Downing Street has refused to rule out keeping England’s lockdown in place until the summer – but said Boris Johnson hopes this will be the “last national lockdown”.
No10 said the Government wants to ease restrictions “as soon as it is safe to do so” but all evidence would be kept “under review”, when asked if restrictions could last into the summer.
On a visit to flood-hit communities in the North West, Mr Johnson said it was “too early to say” when restrictions could be lifted.
The Prime Minister promised to review the national restrictions in mid February when he announced the third national lockdown earlier this month.
But Downing Street warned easing restrictions could only happen when transmission rates have fallen and pressure on the NHS has eased.
The Prime Minister’s official spokesman also said the success of the vaccine rollout was key to leaving lockdown.
Asked if the PM intended to make this the final lockdown, his spokesman said: “We obviously hope it’s the last national lockdown.
“I would point to what the Prime Minister has said previously that this is something that no Prime Minister would ever want to have to do but it has been necessary given the transmission rate of the virus and the pressure that the NHS is now sadly facing, and also sadly the number of people sadly dying from the disease.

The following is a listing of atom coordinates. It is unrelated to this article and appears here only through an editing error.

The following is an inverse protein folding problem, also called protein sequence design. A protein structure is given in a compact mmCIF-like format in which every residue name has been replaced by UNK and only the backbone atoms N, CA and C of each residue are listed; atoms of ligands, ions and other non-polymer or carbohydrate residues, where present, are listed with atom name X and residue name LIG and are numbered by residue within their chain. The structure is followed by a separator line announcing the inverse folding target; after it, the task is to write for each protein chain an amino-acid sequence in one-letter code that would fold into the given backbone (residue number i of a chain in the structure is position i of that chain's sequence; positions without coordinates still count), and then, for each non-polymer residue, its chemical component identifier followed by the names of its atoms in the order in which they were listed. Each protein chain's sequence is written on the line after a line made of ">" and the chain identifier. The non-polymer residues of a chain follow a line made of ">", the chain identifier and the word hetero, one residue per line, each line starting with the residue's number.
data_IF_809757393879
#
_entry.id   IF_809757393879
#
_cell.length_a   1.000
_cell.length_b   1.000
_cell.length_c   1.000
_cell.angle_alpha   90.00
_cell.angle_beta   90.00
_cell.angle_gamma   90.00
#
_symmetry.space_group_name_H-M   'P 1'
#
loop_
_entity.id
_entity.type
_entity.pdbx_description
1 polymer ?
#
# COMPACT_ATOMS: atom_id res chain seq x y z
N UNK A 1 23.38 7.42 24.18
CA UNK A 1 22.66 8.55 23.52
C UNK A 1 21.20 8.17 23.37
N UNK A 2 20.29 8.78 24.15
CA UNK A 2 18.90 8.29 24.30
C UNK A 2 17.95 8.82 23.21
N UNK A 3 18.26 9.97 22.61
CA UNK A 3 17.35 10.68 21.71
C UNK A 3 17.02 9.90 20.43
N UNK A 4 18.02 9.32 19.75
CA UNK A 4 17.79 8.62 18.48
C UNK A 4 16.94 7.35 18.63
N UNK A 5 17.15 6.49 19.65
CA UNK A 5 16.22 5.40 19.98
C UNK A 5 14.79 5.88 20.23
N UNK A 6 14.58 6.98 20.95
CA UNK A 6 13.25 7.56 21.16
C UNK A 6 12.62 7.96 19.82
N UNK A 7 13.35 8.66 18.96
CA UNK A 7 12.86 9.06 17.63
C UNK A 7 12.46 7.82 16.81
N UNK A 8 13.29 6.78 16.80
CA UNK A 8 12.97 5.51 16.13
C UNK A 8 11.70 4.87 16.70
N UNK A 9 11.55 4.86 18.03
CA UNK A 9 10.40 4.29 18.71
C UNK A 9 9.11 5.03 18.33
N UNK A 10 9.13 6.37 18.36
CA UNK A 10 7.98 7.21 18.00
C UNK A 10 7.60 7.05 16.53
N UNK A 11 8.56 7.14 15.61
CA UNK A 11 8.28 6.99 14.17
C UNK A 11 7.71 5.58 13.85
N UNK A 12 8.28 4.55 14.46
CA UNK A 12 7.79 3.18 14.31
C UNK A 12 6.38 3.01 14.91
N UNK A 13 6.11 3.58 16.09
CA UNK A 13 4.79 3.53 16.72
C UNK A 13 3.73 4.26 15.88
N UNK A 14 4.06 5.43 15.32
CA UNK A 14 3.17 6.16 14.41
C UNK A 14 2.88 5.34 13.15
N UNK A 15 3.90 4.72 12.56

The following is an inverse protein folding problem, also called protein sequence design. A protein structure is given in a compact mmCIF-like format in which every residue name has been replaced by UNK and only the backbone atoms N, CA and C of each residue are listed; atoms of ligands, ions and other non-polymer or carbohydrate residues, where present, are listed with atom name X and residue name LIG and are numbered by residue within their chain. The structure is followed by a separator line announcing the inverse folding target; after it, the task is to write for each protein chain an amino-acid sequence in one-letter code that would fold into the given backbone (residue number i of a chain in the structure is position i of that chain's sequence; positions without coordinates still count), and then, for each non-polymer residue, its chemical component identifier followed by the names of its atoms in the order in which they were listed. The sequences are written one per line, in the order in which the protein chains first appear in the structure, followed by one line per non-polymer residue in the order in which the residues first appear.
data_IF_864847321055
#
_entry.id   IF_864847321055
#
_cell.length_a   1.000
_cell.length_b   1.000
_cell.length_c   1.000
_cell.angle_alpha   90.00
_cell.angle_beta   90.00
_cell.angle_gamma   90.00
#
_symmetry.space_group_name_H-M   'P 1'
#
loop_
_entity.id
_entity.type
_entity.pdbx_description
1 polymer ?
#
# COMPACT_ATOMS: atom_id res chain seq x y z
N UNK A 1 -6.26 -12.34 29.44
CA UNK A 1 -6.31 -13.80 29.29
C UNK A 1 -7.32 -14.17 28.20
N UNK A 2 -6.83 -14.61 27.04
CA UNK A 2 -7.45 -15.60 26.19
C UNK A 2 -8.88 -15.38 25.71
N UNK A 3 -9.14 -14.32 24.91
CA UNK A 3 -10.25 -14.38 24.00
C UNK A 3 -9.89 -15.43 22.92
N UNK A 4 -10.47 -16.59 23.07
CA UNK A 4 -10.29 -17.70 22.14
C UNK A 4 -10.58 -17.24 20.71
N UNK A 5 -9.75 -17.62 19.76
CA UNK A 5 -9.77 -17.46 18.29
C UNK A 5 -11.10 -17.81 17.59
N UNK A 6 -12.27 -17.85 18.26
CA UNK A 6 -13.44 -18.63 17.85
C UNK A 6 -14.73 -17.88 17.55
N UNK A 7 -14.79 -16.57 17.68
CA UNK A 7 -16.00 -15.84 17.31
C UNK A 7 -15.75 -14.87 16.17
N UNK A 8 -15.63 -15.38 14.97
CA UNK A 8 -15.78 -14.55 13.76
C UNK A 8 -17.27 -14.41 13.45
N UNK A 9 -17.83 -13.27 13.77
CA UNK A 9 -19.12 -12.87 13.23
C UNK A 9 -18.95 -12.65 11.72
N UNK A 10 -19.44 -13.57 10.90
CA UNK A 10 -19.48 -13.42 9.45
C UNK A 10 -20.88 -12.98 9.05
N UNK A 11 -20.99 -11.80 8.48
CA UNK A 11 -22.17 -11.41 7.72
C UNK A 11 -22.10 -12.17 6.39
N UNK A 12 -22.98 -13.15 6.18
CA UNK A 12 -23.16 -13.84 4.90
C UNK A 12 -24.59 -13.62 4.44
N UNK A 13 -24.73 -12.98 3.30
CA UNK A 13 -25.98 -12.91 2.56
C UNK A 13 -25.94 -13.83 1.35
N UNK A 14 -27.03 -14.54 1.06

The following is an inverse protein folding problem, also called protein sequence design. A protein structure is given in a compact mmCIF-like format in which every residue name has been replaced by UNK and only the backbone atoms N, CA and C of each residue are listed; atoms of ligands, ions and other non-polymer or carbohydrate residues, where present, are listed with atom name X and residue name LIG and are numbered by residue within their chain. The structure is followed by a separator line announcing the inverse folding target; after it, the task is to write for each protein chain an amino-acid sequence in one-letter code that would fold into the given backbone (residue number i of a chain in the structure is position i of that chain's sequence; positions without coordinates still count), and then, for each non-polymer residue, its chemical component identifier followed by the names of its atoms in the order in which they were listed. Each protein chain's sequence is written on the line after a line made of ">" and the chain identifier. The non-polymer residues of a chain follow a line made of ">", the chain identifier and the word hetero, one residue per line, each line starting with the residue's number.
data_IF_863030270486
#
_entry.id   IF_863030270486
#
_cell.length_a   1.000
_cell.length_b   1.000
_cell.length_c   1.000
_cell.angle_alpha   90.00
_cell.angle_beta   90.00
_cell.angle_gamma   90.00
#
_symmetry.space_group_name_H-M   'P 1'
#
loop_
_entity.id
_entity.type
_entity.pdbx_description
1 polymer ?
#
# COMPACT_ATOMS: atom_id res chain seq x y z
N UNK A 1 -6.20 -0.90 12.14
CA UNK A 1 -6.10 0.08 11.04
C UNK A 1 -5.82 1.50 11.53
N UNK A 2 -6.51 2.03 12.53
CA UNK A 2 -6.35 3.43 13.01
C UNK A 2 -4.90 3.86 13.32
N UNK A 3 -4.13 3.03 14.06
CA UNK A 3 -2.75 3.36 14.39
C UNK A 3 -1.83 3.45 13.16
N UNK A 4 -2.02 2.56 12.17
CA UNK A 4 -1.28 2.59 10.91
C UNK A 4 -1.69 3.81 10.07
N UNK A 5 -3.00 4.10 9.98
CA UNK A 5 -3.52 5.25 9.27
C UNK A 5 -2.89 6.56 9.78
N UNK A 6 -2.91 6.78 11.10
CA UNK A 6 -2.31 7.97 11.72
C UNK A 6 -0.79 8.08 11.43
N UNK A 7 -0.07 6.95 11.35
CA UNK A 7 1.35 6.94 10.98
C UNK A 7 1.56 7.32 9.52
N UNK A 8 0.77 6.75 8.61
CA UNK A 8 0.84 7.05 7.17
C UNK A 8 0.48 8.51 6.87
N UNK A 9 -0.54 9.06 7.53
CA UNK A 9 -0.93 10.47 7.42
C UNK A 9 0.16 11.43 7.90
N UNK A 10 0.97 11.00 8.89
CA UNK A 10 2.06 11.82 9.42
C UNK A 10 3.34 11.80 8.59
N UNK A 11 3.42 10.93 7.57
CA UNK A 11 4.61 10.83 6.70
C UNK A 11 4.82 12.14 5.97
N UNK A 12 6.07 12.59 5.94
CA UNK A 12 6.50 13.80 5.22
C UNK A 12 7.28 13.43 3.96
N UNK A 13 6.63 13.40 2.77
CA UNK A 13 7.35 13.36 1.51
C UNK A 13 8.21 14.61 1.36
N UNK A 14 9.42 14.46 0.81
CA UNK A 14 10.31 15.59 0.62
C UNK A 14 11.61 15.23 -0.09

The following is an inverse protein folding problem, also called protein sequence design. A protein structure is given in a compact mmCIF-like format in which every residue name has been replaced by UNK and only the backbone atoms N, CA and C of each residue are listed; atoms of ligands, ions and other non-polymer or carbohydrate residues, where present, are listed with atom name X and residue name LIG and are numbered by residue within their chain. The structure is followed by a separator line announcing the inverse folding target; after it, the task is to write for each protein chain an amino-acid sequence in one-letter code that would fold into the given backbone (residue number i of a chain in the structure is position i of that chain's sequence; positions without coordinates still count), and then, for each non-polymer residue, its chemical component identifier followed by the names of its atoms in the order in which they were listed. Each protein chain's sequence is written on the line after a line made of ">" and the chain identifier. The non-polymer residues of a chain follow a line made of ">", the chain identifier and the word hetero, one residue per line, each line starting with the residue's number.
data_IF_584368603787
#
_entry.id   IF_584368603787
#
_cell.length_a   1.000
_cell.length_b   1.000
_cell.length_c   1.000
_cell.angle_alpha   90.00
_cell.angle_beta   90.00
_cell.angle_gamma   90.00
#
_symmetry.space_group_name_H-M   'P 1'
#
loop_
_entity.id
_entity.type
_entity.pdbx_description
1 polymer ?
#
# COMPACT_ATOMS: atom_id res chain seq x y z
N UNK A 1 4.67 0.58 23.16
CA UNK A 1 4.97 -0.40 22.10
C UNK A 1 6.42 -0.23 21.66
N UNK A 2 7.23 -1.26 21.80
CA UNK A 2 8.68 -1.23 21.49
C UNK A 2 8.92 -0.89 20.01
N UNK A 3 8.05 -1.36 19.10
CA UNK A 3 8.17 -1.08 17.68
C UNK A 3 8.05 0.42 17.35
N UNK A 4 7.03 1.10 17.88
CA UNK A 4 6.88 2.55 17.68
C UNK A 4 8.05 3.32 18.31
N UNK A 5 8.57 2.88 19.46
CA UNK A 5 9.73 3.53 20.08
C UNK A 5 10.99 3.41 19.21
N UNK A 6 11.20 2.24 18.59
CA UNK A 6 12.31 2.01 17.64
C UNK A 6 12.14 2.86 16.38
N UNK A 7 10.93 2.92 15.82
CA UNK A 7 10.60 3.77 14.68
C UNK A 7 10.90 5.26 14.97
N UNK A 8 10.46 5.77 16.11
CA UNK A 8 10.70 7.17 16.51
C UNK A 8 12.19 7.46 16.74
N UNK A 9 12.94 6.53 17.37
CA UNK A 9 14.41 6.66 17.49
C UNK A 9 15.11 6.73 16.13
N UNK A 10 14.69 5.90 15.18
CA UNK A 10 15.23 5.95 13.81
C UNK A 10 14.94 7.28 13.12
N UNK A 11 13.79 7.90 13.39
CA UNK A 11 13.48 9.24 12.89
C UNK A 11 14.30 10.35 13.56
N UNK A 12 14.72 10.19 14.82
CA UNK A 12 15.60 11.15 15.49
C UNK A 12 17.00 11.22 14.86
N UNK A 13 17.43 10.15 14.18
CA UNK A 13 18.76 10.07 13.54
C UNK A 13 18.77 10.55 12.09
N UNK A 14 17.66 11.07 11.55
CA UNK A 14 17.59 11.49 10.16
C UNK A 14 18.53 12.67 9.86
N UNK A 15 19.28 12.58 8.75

“Of course it is our intention and our hope that this will be the last national lockdown but as we’ve said previously, we need to reduce the transmission rate of the virus, we need to relieve the pressure on the NHS and I would point to the vaccination programme that we have introduced and we have rolled out up and down the country as one of the ways out of this.”
Asked to rule out the lockdown lasting into the summer, the spokesman said: “We will continue to keep all of the scientific evidence and data under review.
“It remains our position that we want to ease restrictions as soon as it is safe to do so but in order for us to do that, we need to see the transmission rates of the virus come down and we need to see the pressure on the NHS reduced.”
Mr Johnson struck a cautious note on a visit to Didsbury, south Manchester, to see the floods caused by Storm Cristoph.
“I think it’s too early to say when we’ll be able to lift some of some of the restrictions,” he told reporters.
“What we’re seeing in the ONS data, in the REACT survey, we’re seeing the contagiousness of the new variant that we saw arrive just before Christmas.
“There’s no doubt it does spread very fast indeed.”